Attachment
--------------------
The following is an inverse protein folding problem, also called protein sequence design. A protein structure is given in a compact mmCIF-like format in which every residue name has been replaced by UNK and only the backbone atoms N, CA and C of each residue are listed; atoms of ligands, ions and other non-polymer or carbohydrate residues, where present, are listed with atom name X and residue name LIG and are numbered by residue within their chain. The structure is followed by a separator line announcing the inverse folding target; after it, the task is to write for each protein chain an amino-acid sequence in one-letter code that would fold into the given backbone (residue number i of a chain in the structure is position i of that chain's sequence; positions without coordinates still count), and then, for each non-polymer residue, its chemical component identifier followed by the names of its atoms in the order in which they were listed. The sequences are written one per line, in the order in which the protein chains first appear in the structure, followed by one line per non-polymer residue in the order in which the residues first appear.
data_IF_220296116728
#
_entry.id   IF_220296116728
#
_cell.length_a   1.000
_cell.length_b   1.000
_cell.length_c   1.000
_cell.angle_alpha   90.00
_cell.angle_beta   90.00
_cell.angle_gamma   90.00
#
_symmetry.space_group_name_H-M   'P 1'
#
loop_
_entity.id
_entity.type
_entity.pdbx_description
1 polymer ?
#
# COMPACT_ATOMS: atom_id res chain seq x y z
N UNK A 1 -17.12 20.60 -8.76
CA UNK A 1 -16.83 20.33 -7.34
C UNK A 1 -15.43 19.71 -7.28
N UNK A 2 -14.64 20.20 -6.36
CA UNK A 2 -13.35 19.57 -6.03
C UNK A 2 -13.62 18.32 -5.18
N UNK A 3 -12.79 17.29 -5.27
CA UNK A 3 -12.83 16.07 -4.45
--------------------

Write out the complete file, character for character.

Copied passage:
The following is an inverse protein folding problem, also called protein sequence design. A protein structure is given in a compact mmCIF-like format in which every residue name has been replaced by UNK and only the backbone atoms N, CA and C of each residue are listed; atoms of ligands, ions and other non-polymer or carbohydrate residues, where present, are listed with atom name X and residue name LIG and are numbered by residue within their chain. The structure is followed by a separator line announcing the inverse folding target; after it, the task is to write for each protein chain an amino-acid sequence in one-letter code that would fold into the given backbone (residue number i of a chain in the structure is position i of that chain's sequence; positions without coordinates still count), and then, for each non-polymer residue, its chemical component identifier followed by the names of its atoms in the order in which they were listed. The sequences are written one per line, in the order in which the protein chains first appear in the structure, followed by one line per non-polymer residue in the order in which the residues first appear.
data_IF_220296116728
#
_entry.id   IF_220296116728
#
_cell.length_a   1.000
_cell.length_b   1.000
_cell.length_c   1.000
_cell.angle_alpha   90.00
_cell.angle_beta   90.00
_cell.angle_gamma   90.00
#
_symmetry.space_group_name_H-M   'P 1'
#
loop_
_entity.id
_entity.type
_entity.pdbx_description
1 polymer ?
#
# COMPACT_ATOMS: atom_id res chain seq x y z
N UNK A 1 -17.12 20.60 -8.76
CA UNK A 1 -16.83 20.33 -7.34
C UNK A 1 -15.43 19.71 -7.28
N UNK A 2 -14.64 20.20 -6.36
CA UNK A 2 -13.35 19.57 -6.03
C UNK A 2 -13.62 18.32 -5.18
N UNK A 3 -12.79 17.29 -5.27
CA UNK A 3 -12.83 16.07 -4.45